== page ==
Quiros indictment sets stage for battle over state’s role in EB-5 fraud

Quiros indictment sets stage for battle over state’s role in EB-5 fraud

Ariel Quiros leaves federal court in Burlington on Wednesday after being arraigned on charges pertaining to the EB-5 fraud case. 

The indictment of former Jay Peak owner Ariel Quiros could reveal the extent of the state’s role in the EB-5 scandal as he wages a defense against criminal charges brought by federal prosecutors.

In court Wednesday, Quiros pleaded not guilty to charges of money laundering and wire fraud. His lead attorney said documents from the prosecution’s investigation could expose state officials’ involvement in the scandal and shift blame for the $200 million investor fraud away from his client.

Criminal defense lawyer Seth Levine of Levine Lee LLP, based in New York City, said exculpatory documents released in discovery could reveal the involvement of the state’s congressional delegation, former employees and past governors.

Levine didn’t name names but U.S. Sen. Patrick Leahy and former Govs. Peter Shumlin and James Douglas were big backers of the projects that are now at the center of the criminal case against Quiros and three of his former business partners, including former Jay Peak CEO Bill Stenger.

This notion of state involvement in the scandal was first raised by Quiros’ attorney in the civil case. Melissa Visconti used an “unclean hands” argument to mitigate civil charges brought by the Vermont Attorney General’s Office and the U.S. Securities and Exchange Commission.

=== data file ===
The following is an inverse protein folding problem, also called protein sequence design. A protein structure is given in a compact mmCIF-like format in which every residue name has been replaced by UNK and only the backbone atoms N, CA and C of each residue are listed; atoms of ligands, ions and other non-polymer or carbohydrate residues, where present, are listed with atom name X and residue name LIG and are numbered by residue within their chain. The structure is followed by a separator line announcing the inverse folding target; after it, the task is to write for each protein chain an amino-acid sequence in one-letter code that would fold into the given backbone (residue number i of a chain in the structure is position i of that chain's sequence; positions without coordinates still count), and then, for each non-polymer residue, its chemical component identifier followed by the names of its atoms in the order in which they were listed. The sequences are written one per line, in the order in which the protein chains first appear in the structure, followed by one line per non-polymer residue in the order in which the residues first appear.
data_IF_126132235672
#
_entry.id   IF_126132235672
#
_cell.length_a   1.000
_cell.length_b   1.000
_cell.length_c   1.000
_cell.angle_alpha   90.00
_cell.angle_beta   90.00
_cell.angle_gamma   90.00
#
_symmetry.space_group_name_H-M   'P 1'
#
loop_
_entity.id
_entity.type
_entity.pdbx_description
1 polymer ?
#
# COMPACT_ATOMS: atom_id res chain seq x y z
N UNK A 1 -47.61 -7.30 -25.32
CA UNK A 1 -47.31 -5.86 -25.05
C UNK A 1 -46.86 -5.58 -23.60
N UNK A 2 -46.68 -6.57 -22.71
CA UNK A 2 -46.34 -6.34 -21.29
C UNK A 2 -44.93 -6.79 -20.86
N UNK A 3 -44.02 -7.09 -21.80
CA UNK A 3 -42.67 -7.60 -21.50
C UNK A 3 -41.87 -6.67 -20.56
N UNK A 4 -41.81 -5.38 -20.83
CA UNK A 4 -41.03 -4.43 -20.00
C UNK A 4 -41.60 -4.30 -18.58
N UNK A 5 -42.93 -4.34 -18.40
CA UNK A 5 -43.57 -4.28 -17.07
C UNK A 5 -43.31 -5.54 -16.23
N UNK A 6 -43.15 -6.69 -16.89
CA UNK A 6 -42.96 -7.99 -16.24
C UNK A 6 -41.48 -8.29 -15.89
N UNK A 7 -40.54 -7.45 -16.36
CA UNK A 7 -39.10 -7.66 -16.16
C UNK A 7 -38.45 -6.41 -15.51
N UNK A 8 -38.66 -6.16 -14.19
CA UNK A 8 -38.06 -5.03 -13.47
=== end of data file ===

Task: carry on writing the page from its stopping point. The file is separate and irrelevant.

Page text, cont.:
Those civil cases were settled last year with no further litigation on the state’s role in the largest fraud case in Vermont history.

At a press conference held in downtown Newport in front of a hole in the ground left by the Jay Peak developers that is a somber reminder of the EB-5 fraud’s toll on the local economy, U.S. Attorney Christina Nolan said the criminal investigation was thorough and that her office looked into criminal culpability. “This is what we found,” she said.

“I’m not saying there’s not going to be more to the story in the days ahead,” Nolan said. “I will also tell you that it’s very clear from my presentation and from the grand jury indictment, that the regional center was lied to, over and over again, about different aspects of the project from the embezzlement of money to the fraudulent jobs and revenue numbers.”

‘The full story has not been told’

At the center of the U.S. attorney’s case brought Wednesday is AnC Bio Vermont, a proposed $110 million biomedical center in Newport that the SEC described as nearly a complete fraud in 2016 when it leveled 52 securities charges against Quiros and Stenger.

More than three years after federal regulators filed civil charges against Quiros, the mastermind of a $200 million fraud in the Northeast Kingdom, walked into a federal courtroom in handcuffs and was criminally charged with money laundering and wire fraud.

Shortly after officers removed the shackles from his wrists, the 63-year-old Quiros pleaded not guilty to a dozen criminal charges in connection with AnC Bio Vermont. Quiros was released after posting a $100,000 appearance bond, and agreeing to surrender his passport to authorities.